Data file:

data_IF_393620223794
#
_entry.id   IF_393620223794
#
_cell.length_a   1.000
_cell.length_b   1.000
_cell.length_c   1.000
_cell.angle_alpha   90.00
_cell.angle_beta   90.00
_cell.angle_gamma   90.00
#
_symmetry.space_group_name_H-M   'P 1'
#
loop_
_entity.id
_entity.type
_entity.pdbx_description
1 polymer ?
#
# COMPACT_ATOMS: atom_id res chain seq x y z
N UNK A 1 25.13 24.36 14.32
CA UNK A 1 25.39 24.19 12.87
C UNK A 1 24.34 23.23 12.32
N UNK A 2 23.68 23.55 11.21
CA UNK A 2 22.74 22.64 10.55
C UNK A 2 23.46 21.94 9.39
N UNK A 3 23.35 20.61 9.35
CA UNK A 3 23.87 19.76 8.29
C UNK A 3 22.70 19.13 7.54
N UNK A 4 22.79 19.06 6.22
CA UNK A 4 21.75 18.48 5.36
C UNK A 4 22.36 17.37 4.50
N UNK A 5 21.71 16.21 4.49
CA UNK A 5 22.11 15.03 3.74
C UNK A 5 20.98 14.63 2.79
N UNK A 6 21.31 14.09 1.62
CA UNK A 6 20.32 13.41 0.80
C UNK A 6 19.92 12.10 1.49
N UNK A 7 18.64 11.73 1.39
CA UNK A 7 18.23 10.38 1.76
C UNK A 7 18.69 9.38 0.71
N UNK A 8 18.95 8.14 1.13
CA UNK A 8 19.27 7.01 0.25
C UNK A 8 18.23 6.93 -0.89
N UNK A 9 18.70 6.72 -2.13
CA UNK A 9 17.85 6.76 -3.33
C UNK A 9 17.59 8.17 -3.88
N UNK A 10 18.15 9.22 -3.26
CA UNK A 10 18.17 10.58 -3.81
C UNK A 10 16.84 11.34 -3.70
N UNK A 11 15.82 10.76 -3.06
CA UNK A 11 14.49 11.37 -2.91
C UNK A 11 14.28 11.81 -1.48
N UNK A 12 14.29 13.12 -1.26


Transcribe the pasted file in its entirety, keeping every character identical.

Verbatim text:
data_IF_393620223794
#
_entry.id   IF_393620223794
#
_cell.length_a   1.000
_cell.length_b   1.000
_cell.length_c   1.000
_cell.angle_alpha   90.00
_cell.angle_beta   90.00
_cell.angle_gamma   90.00
#
_symmetry.space_group_name_H-M   'P 1'
#
loop_
_entity.id
_entity.type
_entity.pdbx_description
1 polymer ?
#
# COMPACT_ATOMS: atom_id res chain seq x y z
N UNK A 1 25.13 24.36 14.32
CA UNK A 1 25.39 24.19 12.87
C UNK A 1 24.34 23.23 12.32
N UNK A 2 23.68 23.55 11.21
CA UNK A 2 22.74 22.64 10.55
C UNK A 2 23.46 21.94 9.39
N UNK A 3 23.35 20.61 9.35
CA UNK A 3 23.87 19.76 8.29
C UNK A 3 22.70 19.13 7.54
N UNK A 4 22.79 19.06 6.22
CA UNK A 4 21.75 18.48 5.36
C UNK A 4 22.36 17.37 4.50
N UNK A 5 21.71 16.21 4.49
CA UNK A 5 22.11 15.03 3.74
C UNK A 5 20.98 14.63 2.79
N UNK A 6 21.31 14.09 1.62
CA UNK A 6 20.32 13.41 0.80
C UNK A 6 19.92 12.10 1.49
N UNK A 7 18.64 11.73 1.39
CA UNK A 7 18.23 10.38 1.76
C UNK A 7 18.69 9.38 0.71
N UNK A 8 18.95 8.14 1.13
CA UNK A 8 19.27 7.01 0.25
C UNK A 8 18.23 6.93 -0.89
N UNK A 9 18.70 6.72 -2.13
CA UNK A 9 17.85 6.76 -3.33
C UNK A 9 17.59 8.17 -3.88
N UNK A 10 18.15 9.22 -3.26
CA UNK A 10 18.17 10.58 -3.81
C UNK A 10 16.84 11.34 -3.70
N UNK A 11 15.82 10.76 -3.06
CA UNK A 11 14.49 11.37 -2.91
C UNK A 11 14.28 11.81 -1.48
N UNK A 12 14.29 13.12 -1.26